Duck Typing in C#
The duck typing library is a .NET class library written in C# that enables duck typing. Duck typing is a principle of dynamic typing in which an object’s current set of methods and properties determines the valid semantics, rather than its inheritance from a particular class. (For a detailed explanation, see the Wikipedia article.)
Beyond simple duck typing, this library has evolved to include different forms of variance in class members and other advanced features.
Very cool: “Although there is a performance hit when a new proxy type is generated, use of the casted object is virtually as fast to call as the object itself. Reflection.Emit is used to emit IL that directly calls the original object.”
Posted by Hartmut Wilms at 20:13
Issue Dynamic LINQ Queries to SQL Databases with LINQPad
Can’t wait for C# 3.0 and LINQ? Well you don’t have to! Dynamically query SQL databases today in LINQ: no more struggling with antiquated SQL. Download LINQPad and kiss goodbye to SQL Management Studio: LINQPad supports LINQ to objects, LINQ to SQL and LINQ to XML—in fact, everything in C# 3.0 and .NET Framework 3.5. LINQPad is also a terrific learning tool for experimenting with this exciting new technology.
Joseph Albahari, co-author of C# 3.0 in a Nutshell, has published LINQPad (Beta) on his website. LINQPad requires .NET Framework 3.5 Beta 2 and allows to issue dynamic LINQ queries to SQL Server databases. It’s a great way to get acquainted with LINQ and to get to know its workings. Got, get it!
Posted by Hartmut Wilms at 19:26
Astoria Updated for Visual Studio Beta 2
Posted by Hartmut Wilms at 14:00
MSBuild vs. NAnt
Tomas Restrepo has posted a nice comparison of MSBuild and NAnt. Although I’ve been using MSBuild for a long time, I’m thinking of giving NAnt a try. MSBuild is missing some useful tasks, especially concerning deployment of web applications and configuring IIS. Community tasks are available, but they are very often lacking properties in order to customize the tasks to my requirements/likings:
Posted by Hartmut Wilms at 13:55
Castle RC3 has been released
Castle is an open source project for .net that aspires to simplify the development of enterprise and web applications. Offering a set of tools (working together or independently) and integration with others open source projects, Castle helps you get more done with less code and in less time.
The main components of Castle are:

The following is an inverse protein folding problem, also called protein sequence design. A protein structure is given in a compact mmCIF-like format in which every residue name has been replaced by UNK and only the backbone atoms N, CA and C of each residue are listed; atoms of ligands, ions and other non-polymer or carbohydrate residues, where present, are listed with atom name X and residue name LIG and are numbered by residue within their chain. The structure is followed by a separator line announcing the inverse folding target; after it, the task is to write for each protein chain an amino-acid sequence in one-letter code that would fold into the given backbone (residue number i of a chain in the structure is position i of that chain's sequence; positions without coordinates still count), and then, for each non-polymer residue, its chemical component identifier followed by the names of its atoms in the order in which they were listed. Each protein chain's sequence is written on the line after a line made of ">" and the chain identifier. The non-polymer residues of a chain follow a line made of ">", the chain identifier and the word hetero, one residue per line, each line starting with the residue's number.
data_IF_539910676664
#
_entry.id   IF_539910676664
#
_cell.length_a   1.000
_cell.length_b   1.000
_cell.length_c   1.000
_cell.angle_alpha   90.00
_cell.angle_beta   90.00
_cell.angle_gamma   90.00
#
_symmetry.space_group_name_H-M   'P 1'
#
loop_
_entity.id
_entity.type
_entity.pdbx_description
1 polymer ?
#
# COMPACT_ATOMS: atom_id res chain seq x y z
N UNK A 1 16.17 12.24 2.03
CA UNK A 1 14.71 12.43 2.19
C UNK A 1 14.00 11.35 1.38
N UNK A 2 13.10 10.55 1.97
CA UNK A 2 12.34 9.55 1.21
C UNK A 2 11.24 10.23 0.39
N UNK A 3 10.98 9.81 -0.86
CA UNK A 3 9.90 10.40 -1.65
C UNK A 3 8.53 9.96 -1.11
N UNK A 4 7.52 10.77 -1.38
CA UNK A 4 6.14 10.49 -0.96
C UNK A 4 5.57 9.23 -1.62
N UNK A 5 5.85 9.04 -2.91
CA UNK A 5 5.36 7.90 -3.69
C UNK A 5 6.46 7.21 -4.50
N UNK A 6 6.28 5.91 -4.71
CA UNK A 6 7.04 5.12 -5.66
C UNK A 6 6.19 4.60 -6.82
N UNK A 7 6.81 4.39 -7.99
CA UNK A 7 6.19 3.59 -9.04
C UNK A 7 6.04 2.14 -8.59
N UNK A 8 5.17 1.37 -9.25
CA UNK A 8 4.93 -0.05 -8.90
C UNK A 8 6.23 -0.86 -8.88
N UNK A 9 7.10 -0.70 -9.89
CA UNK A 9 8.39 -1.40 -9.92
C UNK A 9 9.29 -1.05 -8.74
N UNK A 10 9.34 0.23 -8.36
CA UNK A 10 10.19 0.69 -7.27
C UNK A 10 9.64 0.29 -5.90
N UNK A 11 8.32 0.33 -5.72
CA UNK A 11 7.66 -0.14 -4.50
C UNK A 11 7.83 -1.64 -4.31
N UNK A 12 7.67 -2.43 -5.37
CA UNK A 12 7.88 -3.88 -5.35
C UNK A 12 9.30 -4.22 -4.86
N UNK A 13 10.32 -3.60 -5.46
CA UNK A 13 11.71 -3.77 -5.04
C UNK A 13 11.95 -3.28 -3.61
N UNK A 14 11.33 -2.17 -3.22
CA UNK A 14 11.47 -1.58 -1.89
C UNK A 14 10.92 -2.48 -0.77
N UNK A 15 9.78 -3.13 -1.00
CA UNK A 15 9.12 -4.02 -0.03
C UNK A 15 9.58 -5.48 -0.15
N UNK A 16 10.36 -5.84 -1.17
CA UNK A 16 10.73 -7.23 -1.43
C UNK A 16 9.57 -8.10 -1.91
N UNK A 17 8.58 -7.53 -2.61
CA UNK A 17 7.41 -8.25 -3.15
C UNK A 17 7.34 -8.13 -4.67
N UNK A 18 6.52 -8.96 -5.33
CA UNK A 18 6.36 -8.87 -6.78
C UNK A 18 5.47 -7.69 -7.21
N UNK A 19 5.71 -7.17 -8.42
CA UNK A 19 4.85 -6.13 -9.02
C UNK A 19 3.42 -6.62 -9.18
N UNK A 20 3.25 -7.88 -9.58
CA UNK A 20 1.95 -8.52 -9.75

- MonoRail - an MVC web framework inspired by ActionPack (Ruby on Rails)
- ActiveRecord - an ORM based on NHibernate
- Windsor - an inversion of control container
Posted by Hartmut Wilms at 13:40
Know your LINQ
Ian Griffith writes about the problems he ran into while using LINQ for real. In LINQ to SQL, Aggregates, EntitySet, and Quantum Mechanics he starts with Aggregates and null values:
The first issue is that an aggregate might return null. How would that happen? One way is if your query finds no rows. Here’s an example: […]decimal maxPrice = ctx.Products. Where(product => product.Color == "Puce").
Max(product => product.ListPrice);
This code fragment will throw an InvalidOperationException due to the assignment of a null value to a decimal. The problem lies in the signature of the Max extension method, which return a TResult instead of a TResult? (nullable return type). This is by design, because TResult wouldn’t allow to use reference types in your lambdas. Ian provides a rather simple solution to the problem:
If we want
Maxto return us a nullable type, we need to make sure the selector we provide returns one. That’s fairly straightforward:decimal? maxPrice = ctx.Products. Where(product => product.Color == "Puce"). Max(product => (decimal?) product.ListPrice);
We’re forcing the lambda passed to
Maxto return a nullable
decimal. This in turn causes
Maxto return a nullable
decimal. So now, when this aggregate query evaluates to
maxPricegets set to
null– no more error.
The rest of his article discusses issues when combining queries in order to use aggregate functions across relationships. Be sure to read every line of the article, it’s worth your time. There’s no sense of summarizing his words, because the topic is a rather complex one. The one thing to point out is that using LINQ requires to know LINQ:
The critical point here is to know what LINQ is doing for you. The ability to follow relationships between tables using simple property syntax in C# can simplify some code considerably. With appropriately-formed queries, LINQ to SQL’s smart transformation from C# to SQL will generate efficient queries when you use these relationships. But if you’re not aware of what the LINQ operations you’re using do, it’s easy to cause big performance problems.
As always, a sound understanding of your tools is essential.
There’s nothing left to say.